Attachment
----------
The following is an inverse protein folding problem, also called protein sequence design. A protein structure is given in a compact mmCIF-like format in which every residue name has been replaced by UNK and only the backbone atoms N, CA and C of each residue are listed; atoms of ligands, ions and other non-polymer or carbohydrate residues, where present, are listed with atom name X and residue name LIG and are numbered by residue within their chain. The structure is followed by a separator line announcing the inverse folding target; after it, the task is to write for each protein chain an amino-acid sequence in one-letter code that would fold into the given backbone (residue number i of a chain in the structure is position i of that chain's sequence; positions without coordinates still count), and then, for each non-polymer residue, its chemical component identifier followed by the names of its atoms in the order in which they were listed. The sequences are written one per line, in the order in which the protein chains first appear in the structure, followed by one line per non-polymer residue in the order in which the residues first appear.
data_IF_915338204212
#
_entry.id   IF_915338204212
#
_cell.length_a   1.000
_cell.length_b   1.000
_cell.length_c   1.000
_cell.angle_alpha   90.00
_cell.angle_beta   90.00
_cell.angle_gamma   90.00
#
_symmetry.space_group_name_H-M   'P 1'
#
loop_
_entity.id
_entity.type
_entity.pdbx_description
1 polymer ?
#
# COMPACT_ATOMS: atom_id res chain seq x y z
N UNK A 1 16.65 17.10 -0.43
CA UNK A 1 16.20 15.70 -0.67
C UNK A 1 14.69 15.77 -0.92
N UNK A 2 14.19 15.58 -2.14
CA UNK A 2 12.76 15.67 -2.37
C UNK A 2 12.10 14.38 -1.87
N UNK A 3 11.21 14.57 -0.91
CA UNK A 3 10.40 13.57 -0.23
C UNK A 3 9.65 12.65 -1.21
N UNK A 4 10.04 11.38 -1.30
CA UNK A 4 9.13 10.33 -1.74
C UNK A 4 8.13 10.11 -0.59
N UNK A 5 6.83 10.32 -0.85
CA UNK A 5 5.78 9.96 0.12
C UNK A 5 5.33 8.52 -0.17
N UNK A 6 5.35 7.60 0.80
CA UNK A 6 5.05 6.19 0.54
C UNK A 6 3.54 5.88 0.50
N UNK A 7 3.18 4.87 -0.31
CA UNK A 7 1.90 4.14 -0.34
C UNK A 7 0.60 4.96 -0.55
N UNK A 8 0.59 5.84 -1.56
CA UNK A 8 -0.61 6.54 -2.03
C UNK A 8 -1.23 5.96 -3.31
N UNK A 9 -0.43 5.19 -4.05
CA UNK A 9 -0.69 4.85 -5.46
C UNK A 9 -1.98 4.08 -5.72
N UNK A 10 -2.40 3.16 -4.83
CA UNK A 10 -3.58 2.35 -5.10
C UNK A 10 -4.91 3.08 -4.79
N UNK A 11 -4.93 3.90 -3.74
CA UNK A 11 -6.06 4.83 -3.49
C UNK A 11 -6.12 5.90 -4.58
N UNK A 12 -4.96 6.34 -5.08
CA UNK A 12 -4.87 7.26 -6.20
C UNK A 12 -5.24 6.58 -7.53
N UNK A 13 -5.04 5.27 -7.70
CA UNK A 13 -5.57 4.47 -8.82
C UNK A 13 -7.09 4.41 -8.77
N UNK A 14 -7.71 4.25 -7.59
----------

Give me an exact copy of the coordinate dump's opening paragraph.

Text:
The following is an inverse protein folding problem, also called protein sequence design. A protein structure is given in a compact mmCIF-like format in which every residue name has been replaced by UNK and only the backbone atoms N, CA and C of each residue are listed; atoms of ligands, ions and other non-polymer or carbohydrate residues, where present, are listed with atom name X and residue name LIG and are numbered by residue within their chain. The structure is followed by a separator line announcing the inverse folding target; after it, the task is to write for each protein chain an amino-acid sequence in one-letter code that would fold into the given backbone (residue number i of a chain in the structure is position i of that chain's sequence; positions without coordinates still count), and then, for each non-polymer residue, its chemical component identifier followed by the names of its atoms in the order in which they were listed. The sequences are written one per line, in the order in which the protein chains first appear in the structure, followed by one line per non-polymer residue in the order in which the residues first appear.